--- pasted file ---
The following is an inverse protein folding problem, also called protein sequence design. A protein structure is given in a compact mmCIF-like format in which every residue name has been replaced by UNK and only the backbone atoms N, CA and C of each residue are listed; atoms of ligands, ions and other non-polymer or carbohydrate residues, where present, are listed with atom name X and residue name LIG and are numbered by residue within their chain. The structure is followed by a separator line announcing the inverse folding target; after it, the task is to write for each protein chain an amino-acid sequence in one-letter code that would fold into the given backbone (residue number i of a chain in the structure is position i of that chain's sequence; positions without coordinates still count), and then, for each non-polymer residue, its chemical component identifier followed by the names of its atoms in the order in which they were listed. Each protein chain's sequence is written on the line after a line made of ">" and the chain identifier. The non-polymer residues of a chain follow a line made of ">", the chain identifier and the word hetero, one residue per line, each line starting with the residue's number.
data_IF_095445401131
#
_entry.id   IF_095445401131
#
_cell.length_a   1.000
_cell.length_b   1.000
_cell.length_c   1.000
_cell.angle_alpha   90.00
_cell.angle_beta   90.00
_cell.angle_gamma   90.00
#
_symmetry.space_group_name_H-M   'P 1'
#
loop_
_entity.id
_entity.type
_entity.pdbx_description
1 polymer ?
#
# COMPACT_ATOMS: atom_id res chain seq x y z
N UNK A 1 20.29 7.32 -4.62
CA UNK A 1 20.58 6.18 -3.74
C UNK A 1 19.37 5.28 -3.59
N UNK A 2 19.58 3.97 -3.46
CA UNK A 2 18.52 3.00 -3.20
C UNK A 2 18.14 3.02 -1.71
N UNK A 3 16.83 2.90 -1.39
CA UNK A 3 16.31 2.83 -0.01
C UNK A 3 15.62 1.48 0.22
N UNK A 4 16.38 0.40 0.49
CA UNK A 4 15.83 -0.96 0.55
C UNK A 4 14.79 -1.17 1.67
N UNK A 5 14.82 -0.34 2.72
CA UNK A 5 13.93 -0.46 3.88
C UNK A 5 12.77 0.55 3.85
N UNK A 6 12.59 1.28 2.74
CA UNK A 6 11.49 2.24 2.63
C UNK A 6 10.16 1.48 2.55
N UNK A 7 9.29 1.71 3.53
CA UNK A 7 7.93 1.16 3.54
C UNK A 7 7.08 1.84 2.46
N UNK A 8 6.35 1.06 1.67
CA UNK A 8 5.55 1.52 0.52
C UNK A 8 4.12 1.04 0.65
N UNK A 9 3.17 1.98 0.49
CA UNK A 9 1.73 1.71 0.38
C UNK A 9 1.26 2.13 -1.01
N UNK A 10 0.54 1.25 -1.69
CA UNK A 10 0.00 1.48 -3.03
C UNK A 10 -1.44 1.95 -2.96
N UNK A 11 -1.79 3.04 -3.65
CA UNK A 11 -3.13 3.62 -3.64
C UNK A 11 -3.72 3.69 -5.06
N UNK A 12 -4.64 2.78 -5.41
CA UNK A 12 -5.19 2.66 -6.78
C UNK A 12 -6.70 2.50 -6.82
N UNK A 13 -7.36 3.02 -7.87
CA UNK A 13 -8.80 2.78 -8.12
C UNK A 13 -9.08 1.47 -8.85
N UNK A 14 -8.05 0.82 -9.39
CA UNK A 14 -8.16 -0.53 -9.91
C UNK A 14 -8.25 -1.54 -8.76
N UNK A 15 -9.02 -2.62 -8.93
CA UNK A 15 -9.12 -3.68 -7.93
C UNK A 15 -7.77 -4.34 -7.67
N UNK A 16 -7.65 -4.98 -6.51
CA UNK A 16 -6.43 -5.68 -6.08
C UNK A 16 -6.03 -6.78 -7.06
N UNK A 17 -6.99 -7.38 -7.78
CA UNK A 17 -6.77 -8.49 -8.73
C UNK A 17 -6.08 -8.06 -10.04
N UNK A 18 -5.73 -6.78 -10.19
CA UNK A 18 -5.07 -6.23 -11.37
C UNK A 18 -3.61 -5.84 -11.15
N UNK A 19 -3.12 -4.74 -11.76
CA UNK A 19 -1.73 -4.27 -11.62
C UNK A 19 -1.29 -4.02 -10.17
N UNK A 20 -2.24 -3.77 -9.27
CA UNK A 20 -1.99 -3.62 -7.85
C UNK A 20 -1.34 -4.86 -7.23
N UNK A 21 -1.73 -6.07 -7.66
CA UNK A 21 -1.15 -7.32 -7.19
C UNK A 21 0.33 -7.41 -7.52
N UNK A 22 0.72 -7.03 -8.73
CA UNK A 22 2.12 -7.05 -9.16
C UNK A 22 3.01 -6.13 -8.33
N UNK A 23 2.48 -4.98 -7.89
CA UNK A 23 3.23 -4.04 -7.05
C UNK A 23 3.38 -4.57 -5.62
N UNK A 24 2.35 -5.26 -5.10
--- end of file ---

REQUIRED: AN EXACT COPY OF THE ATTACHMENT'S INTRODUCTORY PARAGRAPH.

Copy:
The following is an inverse protein folding problem, also called protein sequence design. A protein structure is given in a compact mmCIF-like format in which every residue name has been replaced by UNK and only the backbone atoms N, CA and C of each residue are listed; atoms of ligands, ions and other non-polymer or carbohydrate residues, where present, are listed with atom name X and residue name LIG and are numbered by residue within their chain. The structure is followed by a separator line announcing the inverse folding target; after it, the task is to write for each protein chain an amino-acid sequence in one-letter code that would fold into the given backbone (residue number i of a chain in the structure is position i of that chain's sequence; positions without coordinates still count), and then, for each non-polymer residue, its chemical component identifier followed by the names of its atoms in the order in which they were listed. Each protein chain's sequence is written on the line after a line made of ">" and the chain identifier. The non-polymer residues of a chain follow a line made of ">", the chain identifier and the word hetero, one residue per line, each line starting with the residue's number.